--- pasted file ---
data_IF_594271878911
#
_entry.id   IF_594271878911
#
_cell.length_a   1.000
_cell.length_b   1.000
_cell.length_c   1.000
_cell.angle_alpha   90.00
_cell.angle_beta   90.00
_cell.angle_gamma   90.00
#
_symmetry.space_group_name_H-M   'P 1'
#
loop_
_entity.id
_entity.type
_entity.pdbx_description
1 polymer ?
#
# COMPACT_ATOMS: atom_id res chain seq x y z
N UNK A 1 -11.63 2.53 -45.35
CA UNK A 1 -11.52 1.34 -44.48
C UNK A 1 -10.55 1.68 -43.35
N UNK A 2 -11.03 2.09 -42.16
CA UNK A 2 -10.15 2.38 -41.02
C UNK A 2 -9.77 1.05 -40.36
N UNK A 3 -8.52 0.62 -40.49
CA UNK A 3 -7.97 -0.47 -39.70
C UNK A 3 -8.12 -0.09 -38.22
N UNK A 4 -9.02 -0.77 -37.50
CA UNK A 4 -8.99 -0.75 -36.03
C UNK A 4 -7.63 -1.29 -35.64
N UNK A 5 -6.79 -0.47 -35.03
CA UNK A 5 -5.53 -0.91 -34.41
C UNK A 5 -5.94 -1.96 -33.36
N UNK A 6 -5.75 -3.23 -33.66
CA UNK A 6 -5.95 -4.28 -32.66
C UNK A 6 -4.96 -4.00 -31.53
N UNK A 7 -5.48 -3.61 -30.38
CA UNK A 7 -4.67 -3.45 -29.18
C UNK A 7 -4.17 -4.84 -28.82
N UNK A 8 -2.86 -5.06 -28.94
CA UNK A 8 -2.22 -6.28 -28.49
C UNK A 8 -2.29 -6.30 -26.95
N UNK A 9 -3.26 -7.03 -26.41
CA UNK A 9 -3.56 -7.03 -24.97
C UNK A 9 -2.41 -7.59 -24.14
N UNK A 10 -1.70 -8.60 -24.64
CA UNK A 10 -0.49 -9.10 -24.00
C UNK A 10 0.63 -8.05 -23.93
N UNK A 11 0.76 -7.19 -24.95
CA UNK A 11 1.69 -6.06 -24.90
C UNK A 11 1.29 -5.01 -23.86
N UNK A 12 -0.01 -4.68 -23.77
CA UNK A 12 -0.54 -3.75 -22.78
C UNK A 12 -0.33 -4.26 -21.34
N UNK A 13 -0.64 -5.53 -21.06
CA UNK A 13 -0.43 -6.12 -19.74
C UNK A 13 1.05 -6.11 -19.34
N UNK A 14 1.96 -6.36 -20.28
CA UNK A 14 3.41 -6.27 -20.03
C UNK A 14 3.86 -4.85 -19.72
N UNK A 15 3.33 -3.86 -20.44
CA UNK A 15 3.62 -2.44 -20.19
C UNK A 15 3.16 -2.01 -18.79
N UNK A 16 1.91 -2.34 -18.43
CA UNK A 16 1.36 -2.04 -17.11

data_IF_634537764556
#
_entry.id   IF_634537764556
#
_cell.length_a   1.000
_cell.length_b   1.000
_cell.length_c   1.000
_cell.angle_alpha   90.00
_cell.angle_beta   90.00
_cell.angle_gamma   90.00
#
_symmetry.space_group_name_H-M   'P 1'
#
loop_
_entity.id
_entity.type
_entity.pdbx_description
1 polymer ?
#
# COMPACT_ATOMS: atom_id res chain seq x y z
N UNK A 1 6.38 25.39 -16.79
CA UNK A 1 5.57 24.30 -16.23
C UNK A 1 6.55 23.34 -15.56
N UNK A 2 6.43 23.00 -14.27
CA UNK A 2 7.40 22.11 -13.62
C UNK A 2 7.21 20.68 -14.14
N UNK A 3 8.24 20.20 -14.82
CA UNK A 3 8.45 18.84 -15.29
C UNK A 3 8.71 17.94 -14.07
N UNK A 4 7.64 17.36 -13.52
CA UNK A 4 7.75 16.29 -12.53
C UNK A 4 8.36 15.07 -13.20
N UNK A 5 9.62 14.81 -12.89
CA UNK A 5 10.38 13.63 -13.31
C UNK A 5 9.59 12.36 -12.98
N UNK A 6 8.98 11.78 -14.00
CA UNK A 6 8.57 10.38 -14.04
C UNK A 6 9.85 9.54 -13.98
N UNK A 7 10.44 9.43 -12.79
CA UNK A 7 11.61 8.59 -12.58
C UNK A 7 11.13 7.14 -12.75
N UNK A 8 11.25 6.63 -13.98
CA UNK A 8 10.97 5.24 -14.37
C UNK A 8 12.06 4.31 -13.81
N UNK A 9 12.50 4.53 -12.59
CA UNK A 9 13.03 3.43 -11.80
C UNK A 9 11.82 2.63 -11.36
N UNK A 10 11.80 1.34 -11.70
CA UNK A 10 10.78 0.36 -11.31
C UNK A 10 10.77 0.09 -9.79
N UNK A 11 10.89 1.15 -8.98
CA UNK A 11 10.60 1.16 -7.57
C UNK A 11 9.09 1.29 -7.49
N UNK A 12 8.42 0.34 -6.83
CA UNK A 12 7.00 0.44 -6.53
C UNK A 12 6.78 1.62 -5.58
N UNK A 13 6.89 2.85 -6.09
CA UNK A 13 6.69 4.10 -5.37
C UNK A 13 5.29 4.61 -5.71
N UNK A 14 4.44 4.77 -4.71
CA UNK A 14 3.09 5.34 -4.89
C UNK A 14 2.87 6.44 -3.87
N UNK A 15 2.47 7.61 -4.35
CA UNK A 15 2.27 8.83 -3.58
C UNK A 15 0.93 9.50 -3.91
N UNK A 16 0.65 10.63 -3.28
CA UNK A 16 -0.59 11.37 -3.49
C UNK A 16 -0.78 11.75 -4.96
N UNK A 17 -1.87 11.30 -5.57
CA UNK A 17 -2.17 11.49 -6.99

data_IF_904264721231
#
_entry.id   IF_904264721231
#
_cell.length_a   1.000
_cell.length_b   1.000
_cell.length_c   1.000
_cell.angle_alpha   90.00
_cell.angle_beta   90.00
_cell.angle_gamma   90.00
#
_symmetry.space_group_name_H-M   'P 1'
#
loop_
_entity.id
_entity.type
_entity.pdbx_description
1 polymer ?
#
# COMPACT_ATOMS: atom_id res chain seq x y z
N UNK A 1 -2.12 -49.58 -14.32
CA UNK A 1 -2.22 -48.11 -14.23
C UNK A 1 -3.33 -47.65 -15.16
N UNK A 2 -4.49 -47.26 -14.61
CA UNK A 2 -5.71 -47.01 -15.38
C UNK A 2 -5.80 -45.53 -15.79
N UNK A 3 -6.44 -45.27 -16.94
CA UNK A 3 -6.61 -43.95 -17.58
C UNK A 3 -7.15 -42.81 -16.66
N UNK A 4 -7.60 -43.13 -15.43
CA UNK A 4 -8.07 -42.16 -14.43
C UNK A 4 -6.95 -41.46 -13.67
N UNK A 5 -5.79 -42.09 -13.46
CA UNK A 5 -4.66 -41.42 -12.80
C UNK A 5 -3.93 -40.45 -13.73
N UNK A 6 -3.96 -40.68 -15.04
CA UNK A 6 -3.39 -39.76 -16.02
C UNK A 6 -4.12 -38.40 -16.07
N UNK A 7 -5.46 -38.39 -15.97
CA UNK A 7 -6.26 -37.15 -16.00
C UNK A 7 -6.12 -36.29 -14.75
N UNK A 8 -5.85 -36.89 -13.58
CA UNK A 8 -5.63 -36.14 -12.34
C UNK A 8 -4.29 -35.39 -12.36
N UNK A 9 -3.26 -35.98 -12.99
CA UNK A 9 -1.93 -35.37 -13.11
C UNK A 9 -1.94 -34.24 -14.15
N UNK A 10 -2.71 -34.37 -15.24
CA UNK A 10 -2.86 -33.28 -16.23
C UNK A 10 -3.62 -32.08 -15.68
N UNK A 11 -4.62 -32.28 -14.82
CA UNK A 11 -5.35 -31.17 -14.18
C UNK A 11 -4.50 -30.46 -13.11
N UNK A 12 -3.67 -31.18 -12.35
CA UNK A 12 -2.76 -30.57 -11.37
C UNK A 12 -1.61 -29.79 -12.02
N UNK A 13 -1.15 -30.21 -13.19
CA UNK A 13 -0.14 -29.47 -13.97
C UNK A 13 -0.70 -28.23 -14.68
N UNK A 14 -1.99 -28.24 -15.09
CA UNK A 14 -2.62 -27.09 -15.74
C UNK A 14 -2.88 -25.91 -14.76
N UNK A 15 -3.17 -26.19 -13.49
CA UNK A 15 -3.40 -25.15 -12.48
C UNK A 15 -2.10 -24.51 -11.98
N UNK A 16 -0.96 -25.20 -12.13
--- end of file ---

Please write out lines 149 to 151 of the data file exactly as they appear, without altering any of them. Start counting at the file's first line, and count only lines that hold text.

_symmetry.space_group_name_H-M   'P 1'
#
loop_